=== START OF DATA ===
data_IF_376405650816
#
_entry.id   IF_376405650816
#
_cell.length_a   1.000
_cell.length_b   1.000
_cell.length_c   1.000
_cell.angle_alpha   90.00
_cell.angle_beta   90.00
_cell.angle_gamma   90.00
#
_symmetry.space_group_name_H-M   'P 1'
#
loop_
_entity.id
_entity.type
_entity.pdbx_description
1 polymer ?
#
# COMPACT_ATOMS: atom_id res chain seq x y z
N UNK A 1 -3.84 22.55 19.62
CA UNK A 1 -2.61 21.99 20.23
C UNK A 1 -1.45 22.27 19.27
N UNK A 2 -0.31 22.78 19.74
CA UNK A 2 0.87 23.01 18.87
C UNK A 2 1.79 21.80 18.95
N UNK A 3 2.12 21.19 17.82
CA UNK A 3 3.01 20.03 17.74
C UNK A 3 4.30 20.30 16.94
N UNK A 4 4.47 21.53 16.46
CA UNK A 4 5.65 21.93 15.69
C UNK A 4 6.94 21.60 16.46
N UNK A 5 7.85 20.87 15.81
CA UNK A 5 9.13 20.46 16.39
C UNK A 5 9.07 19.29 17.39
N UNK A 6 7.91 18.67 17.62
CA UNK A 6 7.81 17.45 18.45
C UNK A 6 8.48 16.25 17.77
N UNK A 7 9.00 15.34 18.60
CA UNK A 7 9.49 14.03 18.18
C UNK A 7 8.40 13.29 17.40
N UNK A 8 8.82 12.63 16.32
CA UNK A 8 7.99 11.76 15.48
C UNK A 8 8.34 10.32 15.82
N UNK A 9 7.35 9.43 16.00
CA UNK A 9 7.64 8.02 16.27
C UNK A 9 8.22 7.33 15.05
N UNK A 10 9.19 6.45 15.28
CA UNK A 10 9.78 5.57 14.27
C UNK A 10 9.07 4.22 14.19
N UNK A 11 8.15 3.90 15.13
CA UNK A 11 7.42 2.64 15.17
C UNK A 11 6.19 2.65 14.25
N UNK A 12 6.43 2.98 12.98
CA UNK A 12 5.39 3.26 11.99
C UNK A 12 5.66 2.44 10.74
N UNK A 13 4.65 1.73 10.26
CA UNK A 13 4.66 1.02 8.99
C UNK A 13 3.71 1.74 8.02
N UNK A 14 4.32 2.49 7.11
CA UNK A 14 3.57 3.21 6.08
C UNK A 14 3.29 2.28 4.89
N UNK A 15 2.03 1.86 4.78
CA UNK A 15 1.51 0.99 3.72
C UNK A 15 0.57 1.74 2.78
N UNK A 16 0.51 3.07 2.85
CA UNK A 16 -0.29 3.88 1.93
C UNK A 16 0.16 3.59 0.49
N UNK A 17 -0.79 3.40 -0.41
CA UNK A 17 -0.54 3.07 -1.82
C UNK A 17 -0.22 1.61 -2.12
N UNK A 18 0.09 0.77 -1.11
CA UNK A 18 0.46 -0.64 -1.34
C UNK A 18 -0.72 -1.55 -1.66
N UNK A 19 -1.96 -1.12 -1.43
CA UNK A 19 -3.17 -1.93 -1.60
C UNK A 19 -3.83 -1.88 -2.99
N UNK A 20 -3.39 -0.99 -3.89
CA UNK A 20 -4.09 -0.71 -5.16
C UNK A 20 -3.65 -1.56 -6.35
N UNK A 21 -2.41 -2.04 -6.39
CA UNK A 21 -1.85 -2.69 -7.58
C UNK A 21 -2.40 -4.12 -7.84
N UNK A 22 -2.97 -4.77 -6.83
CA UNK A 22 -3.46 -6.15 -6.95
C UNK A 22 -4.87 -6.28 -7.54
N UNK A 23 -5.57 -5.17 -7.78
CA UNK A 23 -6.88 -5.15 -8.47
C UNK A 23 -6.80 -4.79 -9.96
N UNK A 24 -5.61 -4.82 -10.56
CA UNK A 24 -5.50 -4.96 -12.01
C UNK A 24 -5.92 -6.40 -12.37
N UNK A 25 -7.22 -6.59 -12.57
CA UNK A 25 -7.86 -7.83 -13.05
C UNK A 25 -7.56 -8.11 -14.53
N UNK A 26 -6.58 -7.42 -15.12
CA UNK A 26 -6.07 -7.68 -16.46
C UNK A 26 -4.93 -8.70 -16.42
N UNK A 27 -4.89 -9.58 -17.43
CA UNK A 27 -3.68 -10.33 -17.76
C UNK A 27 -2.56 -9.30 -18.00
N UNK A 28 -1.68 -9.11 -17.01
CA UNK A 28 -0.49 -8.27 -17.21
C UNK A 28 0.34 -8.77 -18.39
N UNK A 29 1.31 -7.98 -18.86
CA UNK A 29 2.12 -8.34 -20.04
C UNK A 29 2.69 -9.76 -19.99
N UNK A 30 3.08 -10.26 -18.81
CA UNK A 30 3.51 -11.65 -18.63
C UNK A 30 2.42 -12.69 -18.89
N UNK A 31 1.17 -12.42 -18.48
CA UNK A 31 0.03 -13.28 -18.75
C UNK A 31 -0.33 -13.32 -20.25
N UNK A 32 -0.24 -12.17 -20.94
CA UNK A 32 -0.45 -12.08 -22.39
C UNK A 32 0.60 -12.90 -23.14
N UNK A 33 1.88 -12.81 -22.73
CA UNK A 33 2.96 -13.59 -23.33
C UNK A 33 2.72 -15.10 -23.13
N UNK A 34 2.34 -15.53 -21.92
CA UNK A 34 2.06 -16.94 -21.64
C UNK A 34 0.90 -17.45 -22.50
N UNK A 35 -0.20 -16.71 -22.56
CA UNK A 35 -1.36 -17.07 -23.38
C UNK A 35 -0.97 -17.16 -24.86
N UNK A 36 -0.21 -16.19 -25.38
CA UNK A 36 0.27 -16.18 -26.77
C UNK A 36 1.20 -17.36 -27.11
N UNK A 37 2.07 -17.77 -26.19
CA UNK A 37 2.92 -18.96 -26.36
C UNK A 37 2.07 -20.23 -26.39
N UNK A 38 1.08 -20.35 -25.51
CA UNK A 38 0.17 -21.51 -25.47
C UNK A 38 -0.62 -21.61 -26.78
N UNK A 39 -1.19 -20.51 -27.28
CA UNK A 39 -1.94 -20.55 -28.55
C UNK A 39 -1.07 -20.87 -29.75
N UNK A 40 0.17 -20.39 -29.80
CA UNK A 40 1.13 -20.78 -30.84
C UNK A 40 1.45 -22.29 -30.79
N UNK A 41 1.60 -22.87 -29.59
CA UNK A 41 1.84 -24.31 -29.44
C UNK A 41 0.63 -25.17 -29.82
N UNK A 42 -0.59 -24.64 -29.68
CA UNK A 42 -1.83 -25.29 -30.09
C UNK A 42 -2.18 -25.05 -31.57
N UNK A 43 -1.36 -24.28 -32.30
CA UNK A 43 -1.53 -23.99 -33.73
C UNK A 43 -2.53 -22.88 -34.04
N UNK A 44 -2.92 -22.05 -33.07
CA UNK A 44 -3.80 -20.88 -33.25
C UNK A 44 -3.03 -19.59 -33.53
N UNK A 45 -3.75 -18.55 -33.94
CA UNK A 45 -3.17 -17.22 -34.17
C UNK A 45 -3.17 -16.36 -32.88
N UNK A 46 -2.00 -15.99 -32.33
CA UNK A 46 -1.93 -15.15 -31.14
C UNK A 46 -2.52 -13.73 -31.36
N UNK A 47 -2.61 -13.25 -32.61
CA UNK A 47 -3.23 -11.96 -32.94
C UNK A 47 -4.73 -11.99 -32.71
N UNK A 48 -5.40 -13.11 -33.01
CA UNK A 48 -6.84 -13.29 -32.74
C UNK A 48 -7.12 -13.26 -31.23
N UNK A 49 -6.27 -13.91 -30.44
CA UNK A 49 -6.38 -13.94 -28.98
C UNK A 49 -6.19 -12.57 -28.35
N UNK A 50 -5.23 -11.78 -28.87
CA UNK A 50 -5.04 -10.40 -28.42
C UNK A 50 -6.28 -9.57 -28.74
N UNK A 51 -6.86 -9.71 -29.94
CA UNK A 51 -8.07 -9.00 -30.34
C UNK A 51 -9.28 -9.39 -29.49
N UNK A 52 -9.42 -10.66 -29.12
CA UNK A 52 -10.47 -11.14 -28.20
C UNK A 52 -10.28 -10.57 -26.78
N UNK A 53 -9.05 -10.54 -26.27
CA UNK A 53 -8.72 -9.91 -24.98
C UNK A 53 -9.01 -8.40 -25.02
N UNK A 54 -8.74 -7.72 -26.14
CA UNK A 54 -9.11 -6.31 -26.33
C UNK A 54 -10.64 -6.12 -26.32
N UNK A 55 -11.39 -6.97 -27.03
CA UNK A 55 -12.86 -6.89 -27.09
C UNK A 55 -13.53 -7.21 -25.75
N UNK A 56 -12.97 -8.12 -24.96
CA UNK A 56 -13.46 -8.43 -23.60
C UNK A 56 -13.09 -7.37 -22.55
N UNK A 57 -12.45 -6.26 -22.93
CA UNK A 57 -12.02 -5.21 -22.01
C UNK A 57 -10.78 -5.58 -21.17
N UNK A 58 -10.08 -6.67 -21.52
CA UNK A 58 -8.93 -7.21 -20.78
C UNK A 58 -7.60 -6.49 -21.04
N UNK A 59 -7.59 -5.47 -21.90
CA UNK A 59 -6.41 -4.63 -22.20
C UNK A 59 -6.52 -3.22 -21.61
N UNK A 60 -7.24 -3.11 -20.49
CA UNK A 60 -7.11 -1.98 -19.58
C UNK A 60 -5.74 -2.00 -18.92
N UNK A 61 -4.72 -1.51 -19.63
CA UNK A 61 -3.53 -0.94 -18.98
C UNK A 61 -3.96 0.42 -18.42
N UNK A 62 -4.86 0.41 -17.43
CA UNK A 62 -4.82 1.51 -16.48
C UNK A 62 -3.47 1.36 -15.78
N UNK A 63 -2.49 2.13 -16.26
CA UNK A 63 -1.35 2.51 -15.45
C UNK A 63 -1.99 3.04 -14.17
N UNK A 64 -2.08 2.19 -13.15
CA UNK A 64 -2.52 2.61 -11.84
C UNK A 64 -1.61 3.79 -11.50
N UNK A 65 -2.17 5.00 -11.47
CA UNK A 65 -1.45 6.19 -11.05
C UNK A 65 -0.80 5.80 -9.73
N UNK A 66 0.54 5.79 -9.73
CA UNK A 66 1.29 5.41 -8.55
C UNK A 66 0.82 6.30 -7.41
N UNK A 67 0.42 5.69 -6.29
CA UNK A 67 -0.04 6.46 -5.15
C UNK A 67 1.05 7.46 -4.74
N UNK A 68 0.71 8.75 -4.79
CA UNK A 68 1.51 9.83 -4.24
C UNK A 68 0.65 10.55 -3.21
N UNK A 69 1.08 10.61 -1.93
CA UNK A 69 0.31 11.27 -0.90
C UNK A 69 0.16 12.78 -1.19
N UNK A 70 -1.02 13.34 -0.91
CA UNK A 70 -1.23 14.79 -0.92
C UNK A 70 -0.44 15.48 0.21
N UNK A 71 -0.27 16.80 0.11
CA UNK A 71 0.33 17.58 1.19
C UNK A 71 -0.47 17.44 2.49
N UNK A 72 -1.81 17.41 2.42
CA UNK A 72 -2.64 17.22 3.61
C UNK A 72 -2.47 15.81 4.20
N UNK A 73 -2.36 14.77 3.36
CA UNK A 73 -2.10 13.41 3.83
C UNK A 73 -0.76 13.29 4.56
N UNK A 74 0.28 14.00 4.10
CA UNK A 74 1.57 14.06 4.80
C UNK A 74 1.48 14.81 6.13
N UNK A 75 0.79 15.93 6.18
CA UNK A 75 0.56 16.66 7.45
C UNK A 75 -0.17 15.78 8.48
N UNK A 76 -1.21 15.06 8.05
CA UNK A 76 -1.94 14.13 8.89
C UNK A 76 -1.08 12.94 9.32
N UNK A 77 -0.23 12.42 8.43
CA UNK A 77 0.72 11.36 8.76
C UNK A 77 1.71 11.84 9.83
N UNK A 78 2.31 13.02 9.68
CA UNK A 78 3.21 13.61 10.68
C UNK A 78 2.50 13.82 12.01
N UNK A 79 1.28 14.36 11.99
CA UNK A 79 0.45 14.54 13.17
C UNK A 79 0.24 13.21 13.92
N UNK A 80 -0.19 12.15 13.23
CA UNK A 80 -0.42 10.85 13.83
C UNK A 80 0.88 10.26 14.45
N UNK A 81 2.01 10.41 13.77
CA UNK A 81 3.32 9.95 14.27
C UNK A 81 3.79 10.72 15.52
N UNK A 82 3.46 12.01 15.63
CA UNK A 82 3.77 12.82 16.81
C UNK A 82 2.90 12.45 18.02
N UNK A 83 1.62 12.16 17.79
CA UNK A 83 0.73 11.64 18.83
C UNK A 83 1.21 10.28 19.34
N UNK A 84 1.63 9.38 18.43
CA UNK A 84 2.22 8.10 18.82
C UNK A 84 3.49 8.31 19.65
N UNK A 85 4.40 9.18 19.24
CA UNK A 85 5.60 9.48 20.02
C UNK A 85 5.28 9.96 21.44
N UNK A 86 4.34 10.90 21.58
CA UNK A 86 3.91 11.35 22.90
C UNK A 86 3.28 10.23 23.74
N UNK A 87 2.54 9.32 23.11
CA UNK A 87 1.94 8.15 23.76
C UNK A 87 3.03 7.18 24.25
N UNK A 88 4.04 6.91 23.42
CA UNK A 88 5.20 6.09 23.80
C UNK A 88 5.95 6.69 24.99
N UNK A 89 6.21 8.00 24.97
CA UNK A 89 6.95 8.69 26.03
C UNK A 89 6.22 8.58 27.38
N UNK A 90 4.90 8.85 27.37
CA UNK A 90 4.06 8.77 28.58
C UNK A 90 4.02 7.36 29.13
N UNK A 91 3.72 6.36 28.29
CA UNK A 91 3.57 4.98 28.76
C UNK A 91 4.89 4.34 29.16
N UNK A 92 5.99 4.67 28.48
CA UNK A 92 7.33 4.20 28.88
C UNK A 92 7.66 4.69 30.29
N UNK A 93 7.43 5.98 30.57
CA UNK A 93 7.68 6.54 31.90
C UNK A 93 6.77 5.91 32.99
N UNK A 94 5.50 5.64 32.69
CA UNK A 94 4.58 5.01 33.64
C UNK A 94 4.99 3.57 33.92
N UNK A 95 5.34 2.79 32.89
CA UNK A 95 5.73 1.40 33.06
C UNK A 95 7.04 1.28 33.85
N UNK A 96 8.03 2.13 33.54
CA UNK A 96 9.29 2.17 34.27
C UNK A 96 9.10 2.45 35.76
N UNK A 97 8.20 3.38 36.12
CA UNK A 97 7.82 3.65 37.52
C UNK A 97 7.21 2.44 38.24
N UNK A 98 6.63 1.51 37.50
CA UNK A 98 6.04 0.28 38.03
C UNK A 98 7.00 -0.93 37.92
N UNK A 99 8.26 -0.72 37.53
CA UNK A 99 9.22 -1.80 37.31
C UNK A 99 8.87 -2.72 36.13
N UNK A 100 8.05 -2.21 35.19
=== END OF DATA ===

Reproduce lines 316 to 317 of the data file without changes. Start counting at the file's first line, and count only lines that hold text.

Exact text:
CA UNK A 99 9.22 -1.80 37.31
C UNK A 99 8.87 -2.72 36.13